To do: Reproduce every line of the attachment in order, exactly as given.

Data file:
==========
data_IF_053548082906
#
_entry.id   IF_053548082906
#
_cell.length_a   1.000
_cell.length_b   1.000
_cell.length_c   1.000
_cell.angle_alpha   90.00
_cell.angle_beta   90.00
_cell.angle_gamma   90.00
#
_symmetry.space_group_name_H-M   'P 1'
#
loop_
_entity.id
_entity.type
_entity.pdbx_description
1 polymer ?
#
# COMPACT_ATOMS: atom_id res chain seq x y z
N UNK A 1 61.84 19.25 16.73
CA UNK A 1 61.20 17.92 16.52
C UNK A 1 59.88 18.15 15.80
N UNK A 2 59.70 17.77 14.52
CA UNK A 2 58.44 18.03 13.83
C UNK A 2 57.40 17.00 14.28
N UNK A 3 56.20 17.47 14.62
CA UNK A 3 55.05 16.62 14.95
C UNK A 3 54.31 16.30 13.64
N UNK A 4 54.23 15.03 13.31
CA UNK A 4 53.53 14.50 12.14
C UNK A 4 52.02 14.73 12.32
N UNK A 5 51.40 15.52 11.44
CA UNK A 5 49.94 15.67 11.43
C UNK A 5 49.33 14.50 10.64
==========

data_IF_053548082906
#
_entry.id   IF_053548082906
#
_cell.length_a   1.000
_cell.length_b   1.000
_cell.length_c   1.000
_cell.angle_alpha   90.00
_cell.angle_beta   90.00
_cell.angle_gamma   90.00
#
_symmetry.space_group_name_H-M   'P 1'
#
loop_
_entity.id
_entity.type
_entity.pdbx_description
1 polymer ?
#
# COMPACT_ATOMS: atom_id res chain seq x y z
N UNK A 1 61.84 19.25 16.73
CA UNK A 1 61.20 17.92 16.52
C UNK A 1 59.88 18.15 15.80
N UNK A 2 59.70 17.77 14.52
CA UNK A 2 58.44 18.03 13.83
C UNK A 2 57.40 17.00 14.28
N UNK A 3 56.20 17.47 14.62
CA UNK A 3 55.05 16.62 14.95
C UNK A 3 54.31 16.30 13.64
N UNK A 4 54.23 15.03 13.31
CA UNK A 4 53.53 14.50 12.14
C UNK A 4 52.02 14.73 12.32
N UNK A 5 51.40 15.52 11.44
CA UNK A 5 49.94 15.67 11.43
C UNK A 5 49.33 14.50 10.64